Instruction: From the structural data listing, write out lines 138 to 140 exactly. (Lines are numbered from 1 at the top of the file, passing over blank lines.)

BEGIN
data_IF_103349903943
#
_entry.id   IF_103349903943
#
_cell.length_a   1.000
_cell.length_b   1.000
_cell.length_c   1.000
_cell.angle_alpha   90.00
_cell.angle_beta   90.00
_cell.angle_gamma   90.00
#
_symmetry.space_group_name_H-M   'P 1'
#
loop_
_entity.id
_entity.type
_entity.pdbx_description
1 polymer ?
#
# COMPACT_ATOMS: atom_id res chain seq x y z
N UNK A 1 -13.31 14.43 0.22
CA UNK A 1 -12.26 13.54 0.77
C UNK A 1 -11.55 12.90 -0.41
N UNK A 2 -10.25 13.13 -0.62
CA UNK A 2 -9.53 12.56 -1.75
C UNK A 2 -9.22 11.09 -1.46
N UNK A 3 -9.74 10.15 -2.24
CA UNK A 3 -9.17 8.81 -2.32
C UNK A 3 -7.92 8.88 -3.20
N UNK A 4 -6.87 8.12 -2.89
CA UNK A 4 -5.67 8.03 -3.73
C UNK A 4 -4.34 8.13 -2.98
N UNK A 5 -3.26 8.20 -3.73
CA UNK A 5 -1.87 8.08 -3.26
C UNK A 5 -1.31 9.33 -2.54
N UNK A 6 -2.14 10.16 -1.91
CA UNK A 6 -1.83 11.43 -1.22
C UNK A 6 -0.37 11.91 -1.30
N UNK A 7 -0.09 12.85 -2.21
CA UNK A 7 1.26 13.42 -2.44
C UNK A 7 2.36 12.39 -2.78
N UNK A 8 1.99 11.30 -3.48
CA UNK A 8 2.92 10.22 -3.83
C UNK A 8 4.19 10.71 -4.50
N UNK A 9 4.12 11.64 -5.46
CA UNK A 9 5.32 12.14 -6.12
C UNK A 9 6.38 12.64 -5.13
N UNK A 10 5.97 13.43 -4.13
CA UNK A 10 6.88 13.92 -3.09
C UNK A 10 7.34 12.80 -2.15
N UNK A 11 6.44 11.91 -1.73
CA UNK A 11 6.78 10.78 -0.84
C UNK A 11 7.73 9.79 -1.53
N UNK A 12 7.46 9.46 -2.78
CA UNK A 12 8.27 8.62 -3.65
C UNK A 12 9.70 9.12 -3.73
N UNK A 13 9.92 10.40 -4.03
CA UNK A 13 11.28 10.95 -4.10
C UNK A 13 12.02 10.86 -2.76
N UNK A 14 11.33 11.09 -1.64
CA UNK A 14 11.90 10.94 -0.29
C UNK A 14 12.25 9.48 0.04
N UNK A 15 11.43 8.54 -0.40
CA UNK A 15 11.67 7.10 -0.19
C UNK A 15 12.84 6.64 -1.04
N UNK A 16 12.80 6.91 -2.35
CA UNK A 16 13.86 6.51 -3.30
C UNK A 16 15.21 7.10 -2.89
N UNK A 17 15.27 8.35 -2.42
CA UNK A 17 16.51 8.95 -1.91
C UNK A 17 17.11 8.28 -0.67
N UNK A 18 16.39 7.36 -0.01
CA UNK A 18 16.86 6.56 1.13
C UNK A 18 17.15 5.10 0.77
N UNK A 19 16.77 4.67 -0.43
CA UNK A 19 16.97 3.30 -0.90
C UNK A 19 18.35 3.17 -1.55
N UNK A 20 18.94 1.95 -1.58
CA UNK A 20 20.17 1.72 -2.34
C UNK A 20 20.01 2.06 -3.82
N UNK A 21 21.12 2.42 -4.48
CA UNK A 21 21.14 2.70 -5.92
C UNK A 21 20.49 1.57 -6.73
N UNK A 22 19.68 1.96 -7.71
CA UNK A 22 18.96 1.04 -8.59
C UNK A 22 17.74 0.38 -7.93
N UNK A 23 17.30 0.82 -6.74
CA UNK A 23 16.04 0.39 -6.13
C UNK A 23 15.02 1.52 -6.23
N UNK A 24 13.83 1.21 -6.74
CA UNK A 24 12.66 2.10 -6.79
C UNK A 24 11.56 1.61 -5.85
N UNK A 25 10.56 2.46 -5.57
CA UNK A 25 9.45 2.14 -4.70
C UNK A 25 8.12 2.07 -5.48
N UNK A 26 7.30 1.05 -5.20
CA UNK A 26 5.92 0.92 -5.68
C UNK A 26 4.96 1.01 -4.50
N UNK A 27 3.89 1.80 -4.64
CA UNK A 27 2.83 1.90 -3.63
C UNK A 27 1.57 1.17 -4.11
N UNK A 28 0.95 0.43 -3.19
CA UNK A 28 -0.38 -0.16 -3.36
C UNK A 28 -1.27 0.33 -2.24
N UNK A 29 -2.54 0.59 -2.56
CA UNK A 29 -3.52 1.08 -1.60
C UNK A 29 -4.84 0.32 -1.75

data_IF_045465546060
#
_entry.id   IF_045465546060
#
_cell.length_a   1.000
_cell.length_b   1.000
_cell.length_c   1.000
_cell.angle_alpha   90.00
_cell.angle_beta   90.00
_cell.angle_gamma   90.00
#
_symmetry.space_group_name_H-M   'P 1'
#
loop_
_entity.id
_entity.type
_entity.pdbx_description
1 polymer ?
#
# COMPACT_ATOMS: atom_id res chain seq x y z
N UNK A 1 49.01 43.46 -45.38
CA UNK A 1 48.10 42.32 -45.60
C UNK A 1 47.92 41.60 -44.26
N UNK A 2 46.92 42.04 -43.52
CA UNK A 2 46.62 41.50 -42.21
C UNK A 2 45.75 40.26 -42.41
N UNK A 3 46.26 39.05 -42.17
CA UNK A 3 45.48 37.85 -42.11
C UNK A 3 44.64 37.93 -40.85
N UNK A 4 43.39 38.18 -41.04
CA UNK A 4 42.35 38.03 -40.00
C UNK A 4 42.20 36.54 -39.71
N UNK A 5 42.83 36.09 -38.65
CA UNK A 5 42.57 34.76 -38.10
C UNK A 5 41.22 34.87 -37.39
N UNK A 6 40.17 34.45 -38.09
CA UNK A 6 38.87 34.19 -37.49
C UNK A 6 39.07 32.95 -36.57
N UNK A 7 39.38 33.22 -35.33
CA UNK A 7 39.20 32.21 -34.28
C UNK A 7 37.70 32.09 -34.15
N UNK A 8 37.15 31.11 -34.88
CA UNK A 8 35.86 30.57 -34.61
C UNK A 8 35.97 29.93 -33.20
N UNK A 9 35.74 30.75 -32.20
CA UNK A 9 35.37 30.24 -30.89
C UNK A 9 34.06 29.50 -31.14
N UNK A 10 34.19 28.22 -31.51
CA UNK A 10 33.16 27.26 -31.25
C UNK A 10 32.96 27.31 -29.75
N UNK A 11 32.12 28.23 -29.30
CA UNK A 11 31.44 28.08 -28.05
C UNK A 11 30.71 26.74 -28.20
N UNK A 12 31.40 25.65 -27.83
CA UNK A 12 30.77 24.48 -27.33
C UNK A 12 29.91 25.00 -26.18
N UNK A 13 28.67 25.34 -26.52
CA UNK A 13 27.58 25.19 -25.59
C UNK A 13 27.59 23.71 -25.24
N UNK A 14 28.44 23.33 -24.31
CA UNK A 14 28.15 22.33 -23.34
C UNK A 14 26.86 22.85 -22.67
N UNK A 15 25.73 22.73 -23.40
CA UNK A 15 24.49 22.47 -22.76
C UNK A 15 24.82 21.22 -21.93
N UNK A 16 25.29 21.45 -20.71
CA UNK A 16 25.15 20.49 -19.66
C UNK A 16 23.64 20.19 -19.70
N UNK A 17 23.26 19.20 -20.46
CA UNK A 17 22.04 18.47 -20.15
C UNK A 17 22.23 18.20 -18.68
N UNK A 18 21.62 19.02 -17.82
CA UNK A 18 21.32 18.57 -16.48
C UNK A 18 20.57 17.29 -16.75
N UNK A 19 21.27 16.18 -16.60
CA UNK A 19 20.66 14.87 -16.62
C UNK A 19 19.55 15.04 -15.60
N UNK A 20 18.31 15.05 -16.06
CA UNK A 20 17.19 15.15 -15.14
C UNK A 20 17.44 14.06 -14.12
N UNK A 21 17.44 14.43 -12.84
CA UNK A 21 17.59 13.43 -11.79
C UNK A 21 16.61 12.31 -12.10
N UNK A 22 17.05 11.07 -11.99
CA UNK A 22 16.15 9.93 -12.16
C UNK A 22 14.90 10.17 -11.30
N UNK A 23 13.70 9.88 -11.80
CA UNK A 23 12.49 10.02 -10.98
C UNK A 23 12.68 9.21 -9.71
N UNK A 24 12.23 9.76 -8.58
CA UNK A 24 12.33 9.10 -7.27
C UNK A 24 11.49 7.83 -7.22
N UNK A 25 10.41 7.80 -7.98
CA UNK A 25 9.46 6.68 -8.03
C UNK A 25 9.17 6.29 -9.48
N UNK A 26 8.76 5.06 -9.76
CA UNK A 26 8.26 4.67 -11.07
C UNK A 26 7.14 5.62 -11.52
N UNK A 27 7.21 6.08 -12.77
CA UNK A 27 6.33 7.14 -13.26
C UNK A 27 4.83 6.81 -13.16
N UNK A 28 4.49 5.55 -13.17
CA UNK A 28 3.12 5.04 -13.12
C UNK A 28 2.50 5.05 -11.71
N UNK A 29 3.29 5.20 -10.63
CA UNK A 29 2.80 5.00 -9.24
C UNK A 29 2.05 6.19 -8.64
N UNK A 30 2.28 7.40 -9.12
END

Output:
CA UNK A 4 42.35 38.03 -40.00
C UNK A 4 42.20 36.54 -39.71
N UNK A 5 42.83 36.09 -38.65